Being a prey animal and a flight animal, a horse’s awareness of his environment is keen. Being animals that communicate primarily with gestures and postures, they can read other animals—including humans—with accuracy and speed. Horses are also biologically wired to be aware of and mimic the emotions of the animals around them. To be effective with horses and for horses to be comfortable around me, I learned at an early age to be aware of my body language and to use it to convey the right message to the horse—one of strength, calmness and confidence.

Because horses are quite emotional animals, having more or less the same emotions as humans (except perhaps more honest and less complicated), I’ve learned to be honest with myself about the emotions I feel, to be aware-of and in-control-of my emotions at all times around a horse. If I l let my emotions take control of my thoughts and my posture, things devolve quickly. When I remain positive in my thoughts (mind) and confident in my posture (body), my emotion is good (spirit).

Because horses mirror and mimic the emotions of the animals around them, when the rider (or handler) is frustrated, the horse is frustrated; anger is met with anger (and trust me, you don’t want to fight with a horse, if you can help it); fear causes fear; and trust leads to trust. If a human’s emotions are out of control, things generally don’t go well when they are dealing with a horse. But then again, the same can be said of life in general. From horses, I have learned to be true to others and honest with myself about my emotions, and not let negative emotions take control of my body and mind.

To a horse, his very survival depends on being accepted into a herd with a strong, fair and competent leader. It’s one of his strongest instinctive drives—to be with the herd. Horses always recognize a strong leader, apparently much better than us humans do. Horses crave strong leadership and are drawn to it like a magnet. Hierarchy is linear, with one horse at the top. There is never a void of leadership in a horse herd; when a leader falls down on the job, another horse will immediately assume the leadership role.

Even as a young, shy, introverted child, I was able to develop strong leadership skills from being with horses; these skills have served me well in my lifetime and not only with horses. This is not a lesson that comes easily or naturally to some people and the relationship with their horse will always reflect their leadership ability—for better or worse.

To get very far with horses, you must learn to accept accountability for your own actions. In every clinic I teach, I hear people say things like, “my horse has a problem with [fill in the blank—spooking, running away, standing still, lead changes, etc.],” when the problem very clearly lies in the rider’s own deficiency. The sooner the rider accepts that the horse’s performance problem is actually her own, the faster the performance of the horse improves. Like any good leader, when her followers struggle, she must step-up and take responsibility.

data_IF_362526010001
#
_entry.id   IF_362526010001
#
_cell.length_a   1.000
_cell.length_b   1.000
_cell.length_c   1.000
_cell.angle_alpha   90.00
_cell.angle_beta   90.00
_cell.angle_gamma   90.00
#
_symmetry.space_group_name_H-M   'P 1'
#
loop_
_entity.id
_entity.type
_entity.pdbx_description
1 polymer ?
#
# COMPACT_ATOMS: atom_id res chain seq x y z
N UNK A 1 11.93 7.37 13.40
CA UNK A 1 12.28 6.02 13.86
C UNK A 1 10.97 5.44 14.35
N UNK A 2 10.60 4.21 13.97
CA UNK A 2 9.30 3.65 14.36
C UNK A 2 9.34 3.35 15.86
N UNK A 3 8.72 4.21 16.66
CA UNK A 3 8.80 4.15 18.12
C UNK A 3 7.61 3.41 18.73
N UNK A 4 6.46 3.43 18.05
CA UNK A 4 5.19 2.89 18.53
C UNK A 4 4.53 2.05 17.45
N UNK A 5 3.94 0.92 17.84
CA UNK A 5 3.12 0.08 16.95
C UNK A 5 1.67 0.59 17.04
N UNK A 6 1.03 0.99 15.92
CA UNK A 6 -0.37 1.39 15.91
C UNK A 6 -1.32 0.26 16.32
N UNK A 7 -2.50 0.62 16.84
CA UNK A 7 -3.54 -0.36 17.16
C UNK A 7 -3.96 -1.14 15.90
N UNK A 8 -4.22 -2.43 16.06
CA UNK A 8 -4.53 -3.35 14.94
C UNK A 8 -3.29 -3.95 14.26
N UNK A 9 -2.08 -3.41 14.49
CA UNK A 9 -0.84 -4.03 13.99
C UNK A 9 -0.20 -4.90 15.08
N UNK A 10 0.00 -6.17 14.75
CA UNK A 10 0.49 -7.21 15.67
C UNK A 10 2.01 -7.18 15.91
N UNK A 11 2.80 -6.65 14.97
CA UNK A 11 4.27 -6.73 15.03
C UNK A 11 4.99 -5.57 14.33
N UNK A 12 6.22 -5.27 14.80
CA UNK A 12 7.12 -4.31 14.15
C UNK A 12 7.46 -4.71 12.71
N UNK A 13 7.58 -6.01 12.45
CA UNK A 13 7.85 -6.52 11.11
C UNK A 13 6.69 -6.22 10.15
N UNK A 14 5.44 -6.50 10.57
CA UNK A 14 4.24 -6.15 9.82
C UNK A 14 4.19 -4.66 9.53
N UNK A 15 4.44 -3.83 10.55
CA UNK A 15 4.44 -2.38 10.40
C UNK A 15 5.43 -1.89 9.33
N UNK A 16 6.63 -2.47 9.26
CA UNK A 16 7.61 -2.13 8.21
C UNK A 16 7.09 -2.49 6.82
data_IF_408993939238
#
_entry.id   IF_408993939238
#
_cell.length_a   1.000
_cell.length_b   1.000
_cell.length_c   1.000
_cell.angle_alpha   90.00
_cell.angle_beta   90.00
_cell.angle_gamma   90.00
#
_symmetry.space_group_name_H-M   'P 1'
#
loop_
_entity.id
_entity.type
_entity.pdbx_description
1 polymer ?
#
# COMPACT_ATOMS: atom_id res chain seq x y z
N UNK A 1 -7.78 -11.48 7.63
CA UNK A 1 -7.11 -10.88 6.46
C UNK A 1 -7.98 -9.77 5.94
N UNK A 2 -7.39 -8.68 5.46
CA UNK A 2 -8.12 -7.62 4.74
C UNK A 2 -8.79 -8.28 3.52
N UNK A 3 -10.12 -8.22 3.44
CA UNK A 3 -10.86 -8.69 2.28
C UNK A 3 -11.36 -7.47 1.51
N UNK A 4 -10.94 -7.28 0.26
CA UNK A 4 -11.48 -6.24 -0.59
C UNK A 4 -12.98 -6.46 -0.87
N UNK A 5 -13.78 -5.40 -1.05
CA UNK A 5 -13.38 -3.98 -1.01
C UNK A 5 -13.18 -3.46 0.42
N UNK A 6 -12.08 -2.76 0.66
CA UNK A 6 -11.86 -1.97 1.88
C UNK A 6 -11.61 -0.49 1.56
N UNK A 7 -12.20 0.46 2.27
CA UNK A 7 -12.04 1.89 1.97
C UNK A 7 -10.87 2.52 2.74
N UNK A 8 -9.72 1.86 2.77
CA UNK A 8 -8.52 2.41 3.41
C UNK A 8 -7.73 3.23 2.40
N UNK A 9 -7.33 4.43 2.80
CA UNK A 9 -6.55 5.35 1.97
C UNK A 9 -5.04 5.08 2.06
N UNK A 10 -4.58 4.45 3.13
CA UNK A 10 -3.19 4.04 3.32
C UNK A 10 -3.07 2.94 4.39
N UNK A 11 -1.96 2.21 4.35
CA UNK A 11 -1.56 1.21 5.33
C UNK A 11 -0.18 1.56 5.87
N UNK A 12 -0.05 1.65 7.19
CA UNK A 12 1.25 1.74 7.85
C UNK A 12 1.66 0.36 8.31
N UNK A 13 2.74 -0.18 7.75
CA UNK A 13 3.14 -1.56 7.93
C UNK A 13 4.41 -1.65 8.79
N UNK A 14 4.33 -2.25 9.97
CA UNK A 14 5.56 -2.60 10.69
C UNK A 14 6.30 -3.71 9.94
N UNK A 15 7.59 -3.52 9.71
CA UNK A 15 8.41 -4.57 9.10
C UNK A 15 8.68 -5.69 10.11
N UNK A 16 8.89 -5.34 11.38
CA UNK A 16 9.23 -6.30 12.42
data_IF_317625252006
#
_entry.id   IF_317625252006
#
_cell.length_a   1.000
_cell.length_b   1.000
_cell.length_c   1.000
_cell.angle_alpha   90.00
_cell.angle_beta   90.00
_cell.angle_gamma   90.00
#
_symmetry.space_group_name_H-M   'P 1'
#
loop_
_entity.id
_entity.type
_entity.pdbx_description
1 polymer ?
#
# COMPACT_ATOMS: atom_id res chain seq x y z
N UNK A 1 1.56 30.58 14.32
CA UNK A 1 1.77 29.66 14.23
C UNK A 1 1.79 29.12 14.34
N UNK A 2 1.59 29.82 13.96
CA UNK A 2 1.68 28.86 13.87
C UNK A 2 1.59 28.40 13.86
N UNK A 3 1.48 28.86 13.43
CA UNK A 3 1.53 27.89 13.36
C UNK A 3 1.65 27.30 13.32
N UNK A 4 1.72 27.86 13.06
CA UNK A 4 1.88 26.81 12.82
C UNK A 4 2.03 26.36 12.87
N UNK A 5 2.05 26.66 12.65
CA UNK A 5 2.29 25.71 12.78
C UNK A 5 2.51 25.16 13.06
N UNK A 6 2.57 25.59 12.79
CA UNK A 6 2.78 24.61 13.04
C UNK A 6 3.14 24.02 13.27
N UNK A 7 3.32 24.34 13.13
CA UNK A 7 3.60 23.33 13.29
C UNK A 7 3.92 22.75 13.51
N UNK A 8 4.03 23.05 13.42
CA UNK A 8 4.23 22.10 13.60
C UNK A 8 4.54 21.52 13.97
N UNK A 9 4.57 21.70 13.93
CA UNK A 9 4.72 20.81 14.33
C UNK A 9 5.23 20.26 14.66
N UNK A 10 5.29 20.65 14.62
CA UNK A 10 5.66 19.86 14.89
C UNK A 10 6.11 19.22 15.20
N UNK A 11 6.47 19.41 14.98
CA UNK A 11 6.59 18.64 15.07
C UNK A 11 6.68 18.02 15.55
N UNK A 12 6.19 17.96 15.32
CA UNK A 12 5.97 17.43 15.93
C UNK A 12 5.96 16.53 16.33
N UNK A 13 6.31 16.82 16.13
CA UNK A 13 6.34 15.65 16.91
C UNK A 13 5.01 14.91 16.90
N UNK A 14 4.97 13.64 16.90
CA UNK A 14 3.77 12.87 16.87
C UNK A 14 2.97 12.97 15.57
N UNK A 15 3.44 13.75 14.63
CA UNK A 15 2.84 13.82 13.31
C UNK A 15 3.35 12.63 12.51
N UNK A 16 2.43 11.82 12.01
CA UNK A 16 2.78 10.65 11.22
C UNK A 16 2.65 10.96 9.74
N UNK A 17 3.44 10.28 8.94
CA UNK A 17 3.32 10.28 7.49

A leader has the responsibility to keep her charges safe and to make good judgments. Always. This is all your horse wants from you. If you make a decision, intentionally or not, that results in your horse getting hurt or feeling unsafe, you have fallen on your responsibilities as the leader and eroded the trust he placed in you.

I’ve had many truly alpha horses in my life—their beauty, intelligence and strength of character enthrall me—and from them, I have had the best examples of leadership from which to learn. From them, I have honed my own leadership skills and forged incredible partnerships with some very dominant horses. The power of horses to make us better people is unlimited.

Discipline and Authority
Discipline simply means training individuals to follow rules or a code of behavior, using punishment to correct disobedience. Most people I know are law abiding citizens, willing to obey the laws of our society because it’s the right thing to do and because it is a pact amongst us that insures we have a peaceful and safe existence. While the threat of punishment may be required for some people to obey the law, for most of us, the punishment is not something we’ll ever experience and we voluntarily and willingly comply. We have high expectations of ourselves and others and we strive to teach our children to be law abiding and productive citizens.

With horses, I think of discipline using punishment more in terms of teaching a horse what NOT to do, like bite. An undisciplined horse is not only unpleasant to be around but it is also unsafe. A horse that bites, slams you with its head, shoulders into you and runs over the top of you is untenable and entirely unnecessary. It’s incredibly easy to teach a horse to have good manners and follow a code of behavior. Unless a horse has been taught to be an outlaw or has been taught to disregard rules and authority, they are generally willing and happy to follow a code of behavior and punishment is rarely needed. When a horse owner has no rules, no expectations or code of behavior for their horses, the result is a  dangerous horse, that will require discipline and punishment to retro-actively teach him proper rules of behavior. But let me be clear, this is not the fault of the horse that he has become a criminal; it is the fault of the owner/handler for not imposing rules, order and discipline.

While “discipline” may have a negative meaning to some, being “disciplined” generally has a positive connotation. Being disciplined means having a controlled form behavior or way of working. In my personal life, I strive to be more disciplined in all things—I work out daily, watch what I eat, strive to improve my work habits and productivity, try to better myself and be a better person to others.